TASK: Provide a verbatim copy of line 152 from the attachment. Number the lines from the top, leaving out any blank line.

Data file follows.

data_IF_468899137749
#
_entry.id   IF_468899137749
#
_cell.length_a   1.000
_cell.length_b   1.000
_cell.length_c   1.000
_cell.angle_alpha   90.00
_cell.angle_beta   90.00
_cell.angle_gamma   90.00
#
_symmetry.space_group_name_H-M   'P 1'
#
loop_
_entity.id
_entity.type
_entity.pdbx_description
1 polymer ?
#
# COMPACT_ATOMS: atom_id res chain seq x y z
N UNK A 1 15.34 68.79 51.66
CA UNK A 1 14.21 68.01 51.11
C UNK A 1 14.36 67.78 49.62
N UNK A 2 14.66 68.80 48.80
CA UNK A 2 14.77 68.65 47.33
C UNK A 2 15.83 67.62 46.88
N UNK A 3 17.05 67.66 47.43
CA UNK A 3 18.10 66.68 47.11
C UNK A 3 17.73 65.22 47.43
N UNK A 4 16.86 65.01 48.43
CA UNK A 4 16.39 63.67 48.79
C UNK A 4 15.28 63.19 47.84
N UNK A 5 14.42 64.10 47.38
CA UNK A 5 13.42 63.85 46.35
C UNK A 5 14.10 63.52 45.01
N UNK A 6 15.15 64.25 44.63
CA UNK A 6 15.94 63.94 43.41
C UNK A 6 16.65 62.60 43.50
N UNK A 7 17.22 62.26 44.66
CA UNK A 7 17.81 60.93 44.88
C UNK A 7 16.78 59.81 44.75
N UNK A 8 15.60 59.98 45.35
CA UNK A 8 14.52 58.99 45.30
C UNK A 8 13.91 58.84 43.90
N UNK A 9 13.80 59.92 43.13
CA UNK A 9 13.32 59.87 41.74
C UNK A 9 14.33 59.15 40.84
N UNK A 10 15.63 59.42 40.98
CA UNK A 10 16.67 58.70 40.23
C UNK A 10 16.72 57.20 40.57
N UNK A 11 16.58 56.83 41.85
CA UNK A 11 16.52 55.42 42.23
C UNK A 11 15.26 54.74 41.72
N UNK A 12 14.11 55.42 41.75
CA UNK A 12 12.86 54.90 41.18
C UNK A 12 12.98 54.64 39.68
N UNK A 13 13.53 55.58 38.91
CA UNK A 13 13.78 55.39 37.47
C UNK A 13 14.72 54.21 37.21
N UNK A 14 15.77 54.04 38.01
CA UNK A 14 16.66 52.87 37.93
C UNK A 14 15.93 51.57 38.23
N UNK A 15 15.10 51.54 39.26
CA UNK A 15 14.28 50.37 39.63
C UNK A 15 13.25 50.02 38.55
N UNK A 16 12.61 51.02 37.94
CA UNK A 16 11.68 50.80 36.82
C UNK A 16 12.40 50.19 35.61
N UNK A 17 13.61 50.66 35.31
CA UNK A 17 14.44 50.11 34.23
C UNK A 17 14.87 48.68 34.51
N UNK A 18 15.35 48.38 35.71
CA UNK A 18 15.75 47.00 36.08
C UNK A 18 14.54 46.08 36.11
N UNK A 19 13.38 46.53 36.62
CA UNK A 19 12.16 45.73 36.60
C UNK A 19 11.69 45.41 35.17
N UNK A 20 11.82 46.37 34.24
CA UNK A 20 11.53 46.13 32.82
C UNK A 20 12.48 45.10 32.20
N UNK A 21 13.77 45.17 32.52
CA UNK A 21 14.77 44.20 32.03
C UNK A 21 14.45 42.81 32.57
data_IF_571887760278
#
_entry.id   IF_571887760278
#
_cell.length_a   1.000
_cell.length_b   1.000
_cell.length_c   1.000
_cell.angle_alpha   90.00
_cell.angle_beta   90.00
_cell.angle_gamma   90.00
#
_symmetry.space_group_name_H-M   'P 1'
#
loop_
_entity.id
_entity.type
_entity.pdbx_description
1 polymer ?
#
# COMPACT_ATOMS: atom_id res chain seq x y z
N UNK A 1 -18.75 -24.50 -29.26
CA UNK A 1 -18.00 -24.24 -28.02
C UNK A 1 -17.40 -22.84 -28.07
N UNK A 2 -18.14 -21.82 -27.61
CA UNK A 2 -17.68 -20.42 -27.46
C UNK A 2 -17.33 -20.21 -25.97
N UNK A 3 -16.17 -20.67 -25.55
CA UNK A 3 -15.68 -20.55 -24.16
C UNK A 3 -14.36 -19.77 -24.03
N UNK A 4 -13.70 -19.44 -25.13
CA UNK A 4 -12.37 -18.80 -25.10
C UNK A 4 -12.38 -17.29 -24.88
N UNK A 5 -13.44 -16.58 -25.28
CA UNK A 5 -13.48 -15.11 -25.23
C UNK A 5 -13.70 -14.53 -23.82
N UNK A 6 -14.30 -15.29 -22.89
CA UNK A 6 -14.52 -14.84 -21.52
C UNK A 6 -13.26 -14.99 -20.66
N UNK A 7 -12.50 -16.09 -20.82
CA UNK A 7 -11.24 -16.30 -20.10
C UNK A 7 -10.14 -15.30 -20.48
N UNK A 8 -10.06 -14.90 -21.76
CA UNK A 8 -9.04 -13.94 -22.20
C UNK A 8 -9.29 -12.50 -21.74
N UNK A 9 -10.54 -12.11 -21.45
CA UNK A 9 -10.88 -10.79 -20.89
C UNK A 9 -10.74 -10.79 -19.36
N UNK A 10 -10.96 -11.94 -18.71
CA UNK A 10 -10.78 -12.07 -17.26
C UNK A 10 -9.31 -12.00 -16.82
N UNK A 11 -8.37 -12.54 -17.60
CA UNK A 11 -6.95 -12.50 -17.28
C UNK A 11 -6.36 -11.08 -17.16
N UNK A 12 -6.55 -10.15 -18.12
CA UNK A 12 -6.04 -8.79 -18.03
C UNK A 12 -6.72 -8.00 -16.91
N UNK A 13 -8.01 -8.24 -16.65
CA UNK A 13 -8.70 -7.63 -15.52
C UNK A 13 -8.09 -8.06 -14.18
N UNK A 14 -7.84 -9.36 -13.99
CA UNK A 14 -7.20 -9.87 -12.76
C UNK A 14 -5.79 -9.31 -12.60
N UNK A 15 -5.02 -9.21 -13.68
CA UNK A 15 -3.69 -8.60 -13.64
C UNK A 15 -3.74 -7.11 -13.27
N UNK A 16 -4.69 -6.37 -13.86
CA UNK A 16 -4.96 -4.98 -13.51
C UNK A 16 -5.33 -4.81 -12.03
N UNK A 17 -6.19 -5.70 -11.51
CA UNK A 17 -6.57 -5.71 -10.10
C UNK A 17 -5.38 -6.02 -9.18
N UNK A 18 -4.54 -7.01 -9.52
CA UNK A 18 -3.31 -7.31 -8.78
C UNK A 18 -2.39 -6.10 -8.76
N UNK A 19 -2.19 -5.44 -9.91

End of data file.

N UNK A 17 -6.19 -5.70 -11.51